A book of poetry, the author's first, imagining the life experience of every single drop in every rainstorm in the history of the world. Has a poignant chapter on phantom rain, which never hits the ground. The experiment in barbed sentimentality was considered a failure at the time, though posterity has developed a view of A History of Rain as an archetype for the revival of epic forms and utopian ideals.

BOOK 11: THOTH'S LAST STAND
A blueprint for all mythologies, this book dramatises the fall from grace of the Master Architect Thoth as time and doctrine passes by. Thoth's grids of power remain however, producing lines and vectors of chance and force over all of humanity's built reality. The spirits of the Illuminati hover also in the work, putting down ley lines that draw together the ancient and powerful threads of death and madness which lie beneath the formality and rationality of classical European architecture.

BOOK 12: A BOOK OF PEACHES, EAR BUDS AND VOLCANOES
A children's collection of reminiscences by favourite aunts about their most dearly held experiences of texture, scent and cosmic violence. The curious combination of cherubic beauty and open discovery with the basest of primal impulses to sex and violence that co-exists in most infants is here related by these starched old women in a manner at once sentimental and disturbing.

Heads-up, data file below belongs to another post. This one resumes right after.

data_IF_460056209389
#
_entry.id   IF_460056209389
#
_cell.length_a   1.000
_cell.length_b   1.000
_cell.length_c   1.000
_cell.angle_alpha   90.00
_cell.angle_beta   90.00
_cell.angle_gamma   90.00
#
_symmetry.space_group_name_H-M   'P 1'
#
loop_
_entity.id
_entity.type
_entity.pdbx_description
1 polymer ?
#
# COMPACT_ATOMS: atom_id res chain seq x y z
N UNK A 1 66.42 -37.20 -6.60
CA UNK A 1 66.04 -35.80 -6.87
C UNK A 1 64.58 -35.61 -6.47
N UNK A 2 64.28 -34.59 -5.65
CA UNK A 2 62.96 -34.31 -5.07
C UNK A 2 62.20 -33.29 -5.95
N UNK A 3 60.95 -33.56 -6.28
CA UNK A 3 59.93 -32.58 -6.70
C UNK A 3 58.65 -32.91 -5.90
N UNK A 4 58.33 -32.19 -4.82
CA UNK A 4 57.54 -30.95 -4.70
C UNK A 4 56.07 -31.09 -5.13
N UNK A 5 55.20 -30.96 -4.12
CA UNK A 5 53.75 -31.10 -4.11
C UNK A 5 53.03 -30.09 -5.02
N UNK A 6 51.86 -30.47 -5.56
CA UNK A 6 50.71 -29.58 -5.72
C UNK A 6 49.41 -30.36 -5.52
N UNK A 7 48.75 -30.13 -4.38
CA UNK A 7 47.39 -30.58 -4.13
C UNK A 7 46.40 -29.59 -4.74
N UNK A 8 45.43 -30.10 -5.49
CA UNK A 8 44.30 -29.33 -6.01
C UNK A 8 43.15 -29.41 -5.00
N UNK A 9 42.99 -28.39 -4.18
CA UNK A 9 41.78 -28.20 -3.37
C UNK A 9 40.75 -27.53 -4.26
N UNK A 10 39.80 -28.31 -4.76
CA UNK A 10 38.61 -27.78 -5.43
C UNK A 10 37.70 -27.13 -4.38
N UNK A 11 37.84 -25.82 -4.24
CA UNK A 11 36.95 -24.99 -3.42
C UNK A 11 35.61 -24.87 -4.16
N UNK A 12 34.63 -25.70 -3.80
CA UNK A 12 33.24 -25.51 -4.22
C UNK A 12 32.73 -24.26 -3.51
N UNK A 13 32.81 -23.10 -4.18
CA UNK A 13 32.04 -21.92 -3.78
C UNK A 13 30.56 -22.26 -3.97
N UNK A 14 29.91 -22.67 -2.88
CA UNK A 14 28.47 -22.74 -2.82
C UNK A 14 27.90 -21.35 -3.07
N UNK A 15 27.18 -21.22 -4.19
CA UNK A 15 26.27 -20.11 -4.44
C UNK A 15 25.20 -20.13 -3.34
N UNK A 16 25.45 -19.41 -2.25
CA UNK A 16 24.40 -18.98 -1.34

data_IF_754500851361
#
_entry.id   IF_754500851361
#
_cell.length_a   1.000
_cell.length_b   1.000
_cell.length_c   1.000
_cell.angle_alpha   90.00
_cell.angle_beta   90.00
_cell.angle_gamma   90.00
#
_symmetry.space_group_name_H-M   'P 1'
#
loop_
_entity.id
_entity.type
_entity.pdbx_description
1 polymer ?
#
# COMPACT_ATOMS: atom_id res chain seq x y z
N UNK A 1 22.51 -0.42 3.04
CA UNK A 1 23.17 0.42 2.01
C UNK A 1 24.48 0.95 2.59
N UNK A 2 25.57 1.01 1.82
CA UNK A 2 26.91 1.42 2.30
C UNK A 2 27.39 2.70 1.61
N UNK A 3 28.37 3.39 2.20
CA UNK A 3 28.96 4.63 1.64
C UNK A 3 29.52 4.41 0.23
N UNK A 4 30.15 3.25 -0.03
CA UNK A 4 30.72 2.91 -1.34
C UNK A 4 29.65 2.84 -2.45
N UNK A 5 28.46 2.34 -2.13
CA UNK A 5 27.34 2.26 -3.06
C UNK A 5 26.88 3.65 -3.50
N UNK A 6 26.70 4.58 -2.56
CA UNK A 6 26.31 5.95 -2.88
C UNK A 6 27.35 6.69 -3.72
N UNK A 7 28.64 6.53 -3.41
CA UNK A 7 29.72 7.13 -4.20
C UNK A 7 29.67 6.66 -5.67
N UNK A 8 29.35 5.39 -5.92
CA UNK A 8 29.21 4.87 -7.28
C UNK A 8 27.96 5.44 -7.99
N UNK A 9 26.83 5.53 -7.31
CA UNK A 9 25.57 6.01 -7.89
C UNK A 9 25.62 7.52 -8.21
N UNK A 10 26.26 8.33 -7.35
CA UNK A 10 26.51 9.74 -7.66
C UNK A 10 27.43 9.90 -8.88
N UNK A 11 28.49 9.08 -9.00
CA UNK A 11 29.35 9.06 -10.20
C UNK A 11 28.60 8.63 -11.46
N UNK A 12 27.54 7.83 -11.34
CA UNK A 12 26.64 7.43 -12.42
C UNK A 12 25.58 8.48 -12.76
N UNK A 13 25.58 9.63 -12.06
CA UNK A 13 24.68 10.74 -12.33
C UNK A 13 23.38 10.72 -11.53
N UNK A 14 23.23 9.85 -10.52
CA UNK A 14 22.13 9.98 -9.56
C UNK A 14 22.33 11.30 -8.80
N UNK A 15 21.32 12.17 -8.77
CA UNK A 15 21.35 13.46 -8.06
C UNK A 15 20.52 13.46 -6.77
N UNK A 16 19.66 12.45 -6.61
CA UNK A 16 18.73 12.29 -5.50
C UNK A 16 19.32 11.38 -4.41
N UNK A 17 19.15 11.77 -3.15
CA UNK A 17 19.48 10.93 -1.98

BOOK 13: FUTURE WEATHER REPORTS
An epic work of meteorological divination. Contains, in code, the secret co-ordinates for the locus within the Bermuda triangle where, the author felt convinced, lay the Arkenstone crystal, an ancient Atlantean artefact which could be used to design and control weather patterns years into the future.

BOOK 14: THE BOOK OF FELINE GENIUS
This whimsical veterinary study mixes feline lore with analyses of the biorhythm and sinewave patterns emanating from these aloof and intriguing creatures, concluding that cats would make the best experimental subjects for the then yet to be discovered science of genetic engineering. It seems to have been the culminating work in a series of studies into the sound frequencies of genetic material, seemingly with the ultimate goal of manipulating genetic codes and social behaviours.

BOOK 15: A STUDY OF INSECT SEX
An apocalyptic anthropology, written when the author was close to his mysterious death, detailing a Kafkaesque experiment in which close scrutiny of the reproductive cycles of cockroaches and mantises are followed by their dissection and consumption by the laboratory team. The work begins as a routine laboratory diary logging the course of the day's experiments, but its second half degenerates into a frantic and panicky detailing of the increasingly unhinged excesses of the scientists, its tone lurid and prurient.